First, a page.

COVID-19 pneumonia—ultrasound, radiographic, and computed tomography findings: a comprehensive pictorial essay

Ultrasound, chest X-ray, and computed tomography (CT) have been used with excellent results in diagnosis, first assessment, and follow-up of COVID-19 confirmed and suspected patients. Ultrasound and chest X-ray have the advantages of the wide availability and acquisition at the patient’s bed; CT showed high sensitivity in COVID-19 diagnosis. Ground-glass opacities and consolidation are the main CT and X-ray features; the distribution of lung abnormalities is typically bilateral and peripheral.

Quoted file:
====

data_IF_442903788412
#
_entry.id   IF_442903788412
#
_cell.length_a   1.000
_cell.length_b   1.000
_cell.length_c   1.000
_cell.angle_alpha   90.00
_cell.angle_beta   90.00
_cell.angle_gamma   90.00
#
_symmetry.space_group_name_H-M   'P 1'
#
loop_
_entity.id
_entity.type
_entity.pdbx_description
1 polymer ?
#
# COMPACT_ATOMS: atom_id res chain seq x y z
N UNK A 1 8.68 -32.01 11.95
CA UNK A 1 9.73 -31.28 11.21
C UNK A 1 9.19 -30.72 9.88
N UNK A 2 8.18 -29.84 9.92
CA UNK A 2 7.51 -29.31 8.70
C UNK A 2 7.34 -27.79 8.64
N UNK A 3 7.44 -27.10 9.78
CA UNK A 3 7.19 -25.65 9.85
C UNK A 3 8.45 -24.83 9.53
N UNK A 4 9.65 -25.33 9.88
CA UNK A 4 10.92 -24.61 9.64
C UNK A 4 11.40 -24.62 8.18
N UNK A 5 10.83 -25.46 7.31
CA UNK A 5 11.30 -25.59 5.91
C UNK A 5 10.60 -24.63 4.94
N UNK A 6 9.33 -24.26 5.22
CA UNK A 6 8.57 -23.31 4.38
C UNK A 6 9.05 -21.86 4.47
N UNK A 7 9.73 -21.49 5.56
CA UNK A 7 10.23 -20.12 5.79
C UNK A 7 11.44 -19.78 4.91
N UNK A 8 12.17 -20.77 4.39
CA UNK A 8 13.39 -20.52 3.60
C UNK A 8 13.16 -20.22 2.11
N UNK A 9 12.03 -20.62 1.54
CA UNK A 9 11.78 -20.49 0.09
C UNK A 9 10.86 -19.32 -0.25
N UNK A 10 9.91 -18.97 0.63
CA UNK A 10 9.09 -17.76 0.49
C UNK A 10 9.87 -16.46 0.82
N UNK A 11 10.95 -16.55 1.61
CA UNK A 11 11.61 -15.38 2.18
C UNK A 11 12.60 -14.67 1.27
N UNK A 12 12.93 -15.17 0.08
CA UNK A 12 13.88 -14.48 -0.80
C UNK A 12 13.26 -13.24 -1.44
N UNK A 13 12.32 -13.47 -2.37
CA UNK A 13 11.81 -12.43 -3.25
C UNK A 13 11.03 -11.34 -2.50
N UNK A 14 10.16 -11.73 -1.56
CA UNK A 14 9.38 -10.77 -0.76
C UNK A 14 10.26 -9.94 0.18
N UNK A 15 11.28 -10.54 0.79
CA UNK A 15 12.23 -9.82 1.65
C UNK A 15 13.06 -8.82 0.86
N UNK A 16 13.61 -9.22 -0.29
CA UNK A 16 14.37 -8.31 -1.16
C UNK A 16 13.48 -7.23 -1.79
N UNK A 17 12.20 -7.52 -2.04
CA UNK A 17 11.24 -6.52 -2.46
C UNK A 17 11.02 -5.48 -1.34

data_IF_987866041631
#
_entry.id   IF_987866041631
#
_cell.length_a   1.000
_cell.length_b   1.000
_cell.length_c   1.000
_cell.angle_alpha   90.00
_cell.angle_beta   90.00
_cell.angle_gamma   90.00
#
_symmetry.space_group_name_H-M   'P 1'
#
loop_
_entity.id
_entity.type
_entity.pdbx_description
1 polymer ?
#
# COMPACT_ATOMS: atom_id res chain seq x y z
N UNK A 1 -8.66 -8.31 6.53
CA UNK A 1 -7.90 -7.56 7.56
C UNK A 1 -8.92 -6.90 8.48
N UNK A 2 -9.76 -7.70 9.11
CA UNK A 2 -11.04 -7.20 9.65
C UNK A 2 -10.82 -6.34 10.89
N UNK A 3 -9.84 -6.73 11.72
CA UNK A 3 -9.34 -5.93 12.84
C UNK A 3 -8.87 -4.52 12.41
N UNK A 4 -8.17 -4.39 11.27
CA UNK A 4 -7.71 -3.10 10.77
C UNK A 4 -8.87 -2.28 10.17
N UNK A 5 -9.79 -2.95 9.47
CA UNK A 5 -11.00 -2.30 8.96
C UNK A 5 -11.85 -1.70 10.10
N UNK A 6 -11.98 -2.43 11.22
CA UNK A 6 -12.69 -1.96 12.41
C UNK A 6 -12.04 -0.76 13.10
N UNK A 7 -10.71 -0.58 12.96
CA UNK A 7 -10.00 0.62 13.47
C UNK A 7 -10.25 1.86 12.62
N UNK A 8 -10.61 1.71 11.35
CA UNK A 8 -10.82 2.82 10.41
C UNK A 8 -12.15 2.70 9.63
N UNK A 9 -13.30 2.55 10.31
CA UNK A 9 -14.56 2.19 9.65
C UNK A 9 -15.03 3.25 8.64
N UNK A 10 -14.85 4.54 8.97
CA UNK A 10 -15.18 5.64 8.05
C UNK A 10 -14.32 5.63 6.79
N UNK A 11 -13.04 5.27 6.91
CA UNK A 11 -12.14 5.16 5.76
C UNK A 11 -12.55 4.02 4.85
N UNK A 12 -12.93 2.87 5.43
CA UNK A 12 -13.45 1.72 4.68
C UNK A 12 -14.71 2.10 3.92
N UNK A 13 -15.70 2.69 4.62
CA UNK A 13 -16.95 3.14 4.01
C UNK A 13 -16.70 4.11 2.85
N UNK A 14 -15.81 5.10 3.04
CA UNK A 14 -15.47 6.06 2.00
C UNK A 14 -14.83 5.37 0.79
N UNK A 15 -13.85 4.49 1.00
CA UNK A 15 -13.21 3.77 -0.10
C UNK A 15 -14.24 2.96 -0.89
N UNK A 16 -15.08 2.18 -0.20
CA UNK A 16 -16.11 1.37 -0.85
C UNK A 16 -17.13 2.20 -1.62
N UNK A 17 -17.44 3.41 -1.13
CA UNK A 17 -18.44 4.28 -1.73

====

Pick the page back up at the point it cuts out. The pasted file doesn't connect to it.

Less typical findings, including pleural effusion, mediastinal lymphadenopathies, the bubble air sign, and cavitation, can also be visible on chest CT. Radiologists should be aware of the advantages and limitations of the available imaging techniques and of the different pulmonary aspects of COVID-19 infection.

COVID-19 pneumonia—ultrasound, radiographic, and computed tomography findings: a comprehensive pictorial essay
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